Barely a week after Australia thrashed England by 405-runs at Lord’s, the hosts responded with an emphatic eight-wicket victory at Edgbaston, to go 2-1 up. Tom Sizeland picks five lessons learnt from the encounter.
It was worth the wait
Two years ago, Steven Finn was deemed ‘unselectable’ by then England ODI coach Ashley Giles. He has refused to eat his humble pie, as he would say on Twitter, but Finn’s first match since then saw him walk away with the Man of the Match award, thanks to eight wickets in the game, and within that career best figures and double scalps of Steve Smith and Michael Clarke. He displayed terrific pace and movement, and provided a genuinely threatening third seam option – something England have been missing for years.
Clarke is vulnerable
Australian skipper Clarke, usually forthright, but stubborn when it comes to his own game, finally said after the match that Australia are only playing with ten men at the moment, and there might be a possibility that he will move down a spot in the order. Two more failures with the bat at Edgbaston and a dropped catch in the second innings, has left his Test future teetering on the edge of existence. The fact that he said he might move down one, shows that he can no longer protect his place in the side with his words.
Class is permanent
Ian Bell came into the third Test under immense pressure. Not only was he facing the possibility of an early international retirement, but he was bumped up to No 3 in the batting order. His response? The highest run-scorer in the match. It might only be one match, and he’s going to have to justify his place in the side with some consistent performances, but the class is there, and always has been, and he showed it with the freedom England wanted to see so desperately.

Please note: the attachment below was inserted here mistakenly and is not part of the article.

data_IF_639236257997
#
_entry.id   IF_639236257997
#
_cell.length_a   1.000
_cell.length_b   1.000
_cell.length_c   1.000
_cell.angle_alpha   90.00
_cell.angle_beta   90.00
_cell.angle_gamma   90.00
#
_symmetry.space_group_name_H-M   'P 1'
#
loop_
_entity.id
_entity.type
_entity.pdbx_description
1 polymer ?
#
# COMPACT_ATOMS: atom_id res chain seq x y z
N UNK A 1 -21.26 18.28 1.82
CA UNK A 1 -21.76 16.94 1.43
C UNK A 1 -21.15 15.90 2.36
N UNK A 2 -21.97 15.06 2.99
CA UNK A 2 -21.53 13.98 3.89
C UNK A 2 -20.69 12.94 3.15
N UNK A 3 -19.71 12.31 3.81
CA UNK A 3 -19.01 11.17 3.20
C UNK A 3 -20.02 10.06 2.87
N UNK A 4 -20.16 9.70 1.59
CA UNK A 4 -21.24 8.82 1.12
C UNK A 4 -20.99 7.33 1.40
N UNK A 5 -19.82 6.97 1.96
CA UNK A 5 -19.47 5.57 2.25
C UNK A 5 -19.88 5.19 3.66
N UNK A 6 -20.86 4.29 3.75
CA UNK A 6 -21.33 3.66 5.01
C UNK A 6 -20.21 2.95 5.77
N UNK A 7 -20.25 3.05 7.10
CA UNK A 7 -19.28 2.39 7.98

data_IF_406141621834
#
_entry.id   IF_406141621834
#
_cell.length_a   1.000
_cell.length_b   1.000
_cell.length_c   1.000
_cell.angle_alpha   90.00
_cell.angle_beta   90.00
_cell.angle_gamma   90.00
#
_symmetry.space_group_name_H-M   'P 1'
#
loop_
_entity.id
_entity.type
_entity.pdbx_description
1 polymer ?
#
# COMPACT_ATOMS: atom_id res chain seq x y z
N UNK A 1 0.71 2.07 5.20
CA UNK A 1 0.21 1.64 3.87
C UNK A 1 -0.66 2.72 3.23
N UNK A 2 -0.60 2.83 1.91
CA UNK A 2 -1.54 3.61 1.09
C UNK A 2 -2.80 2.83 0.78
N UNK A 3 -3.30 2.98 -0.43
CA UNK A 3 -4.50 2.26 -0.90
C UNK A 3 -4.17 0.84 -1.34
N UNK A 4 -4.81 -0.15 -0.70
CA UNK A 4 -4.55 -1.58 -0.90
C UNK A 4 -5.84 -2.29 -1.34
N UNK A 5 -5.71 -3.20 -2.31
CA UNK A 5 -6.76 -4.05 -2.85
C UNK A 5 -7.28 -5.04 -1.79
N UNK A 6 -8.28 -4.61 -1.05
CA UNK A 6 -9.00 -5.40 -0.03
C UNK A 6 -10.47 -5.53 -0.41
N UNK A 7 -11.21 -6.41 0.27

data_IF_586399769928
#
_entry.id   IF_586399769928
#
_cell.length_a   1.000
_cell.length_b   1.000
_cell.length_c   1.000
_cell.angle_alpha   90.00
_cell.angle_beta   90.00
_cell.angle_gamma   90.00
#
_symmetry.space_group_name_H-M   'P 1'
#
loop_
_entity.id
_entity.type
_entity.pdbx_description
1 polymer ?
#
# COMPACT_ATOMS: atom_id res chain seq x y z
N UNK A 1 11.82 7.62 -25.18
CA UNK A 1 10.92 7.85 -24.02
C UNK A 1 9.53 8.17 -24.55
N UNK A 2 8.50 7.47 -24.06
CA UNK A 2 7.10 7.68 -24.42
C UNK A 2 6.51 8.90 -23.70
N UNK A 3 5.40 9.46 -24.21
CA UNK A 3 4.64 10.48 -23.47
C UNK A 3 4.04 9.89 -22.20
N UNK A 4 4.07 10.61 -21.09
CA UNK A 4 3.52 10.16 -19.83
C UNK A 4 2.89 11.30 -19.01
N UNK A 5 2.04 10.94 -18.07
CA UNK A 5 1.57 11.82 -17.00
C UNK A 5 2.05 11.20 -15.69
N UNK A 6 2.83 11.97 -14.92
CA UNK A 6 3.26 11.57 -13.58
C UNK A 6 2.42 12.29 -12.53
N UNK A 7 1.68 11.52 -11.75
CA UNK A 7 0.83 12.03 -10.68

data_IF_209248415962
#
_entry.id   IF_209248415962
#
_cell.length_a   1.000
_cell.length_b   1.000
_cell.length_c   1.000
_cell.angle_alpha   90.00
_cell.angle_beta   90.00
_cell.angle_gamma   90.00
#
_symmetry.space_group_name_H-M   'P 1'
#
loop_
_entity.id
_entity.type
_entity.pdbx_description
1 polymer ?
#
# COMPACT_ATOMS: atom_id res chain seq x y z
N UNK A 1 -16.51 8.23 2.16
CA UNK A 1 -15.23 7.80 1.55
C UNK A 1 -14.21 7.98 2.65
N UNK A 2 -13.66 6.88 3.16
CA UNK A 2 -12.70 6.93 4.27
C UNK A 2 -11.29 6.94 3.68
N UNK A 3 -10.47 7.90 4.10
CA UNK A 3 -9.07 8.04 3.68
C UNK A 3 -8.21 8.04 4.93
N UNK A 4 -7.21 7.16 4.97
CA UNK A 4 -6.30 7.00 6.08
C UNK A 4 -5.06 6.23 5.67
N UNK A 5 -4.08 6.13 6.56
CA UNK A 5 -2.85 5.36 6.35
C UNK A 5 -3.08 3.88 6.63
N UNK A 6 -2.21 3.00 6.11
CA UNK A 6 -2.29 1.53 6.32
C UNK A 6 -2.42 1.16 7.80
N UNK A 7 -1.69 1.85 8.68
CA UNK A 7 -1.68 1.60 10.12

Australia need a No 5
Adam Voges deserved his place in the side going into this series. He had been performing brilliantly in the Sheffield Shield, and struck an unbeaten century on his Test debut against West Indies. He has failed to find that sort of form against England however, leaving severe exposure in Australia’s middle order. In 11 innings between them so far, Clarke and Voges have mustered just 167 runs. Australia must make use of what’s at their disposal – Shaun Marsh. Bump the versatile Marsh up to 4, and put Clarke at 5. This will alleviate some of the pressure off the skipper, in turn giving them a potentially stronger option there too.
Anderson is irreplaceable
Finns career-best figures can’t hide the fact that England have a massive selection call going into the fourth encounter. James Anderson pulled up with a side strain in Australia’s second innings, and England’s worst fears were realised with the news he will be missing the Test at Trent Bridge. Anderson is the leader of the bowling unit, and his ability to make full use of seam-friendly pitches is going to be severely missed. Mark Wood will probably move in, but he doesn’t fit the mould of Anderson at all.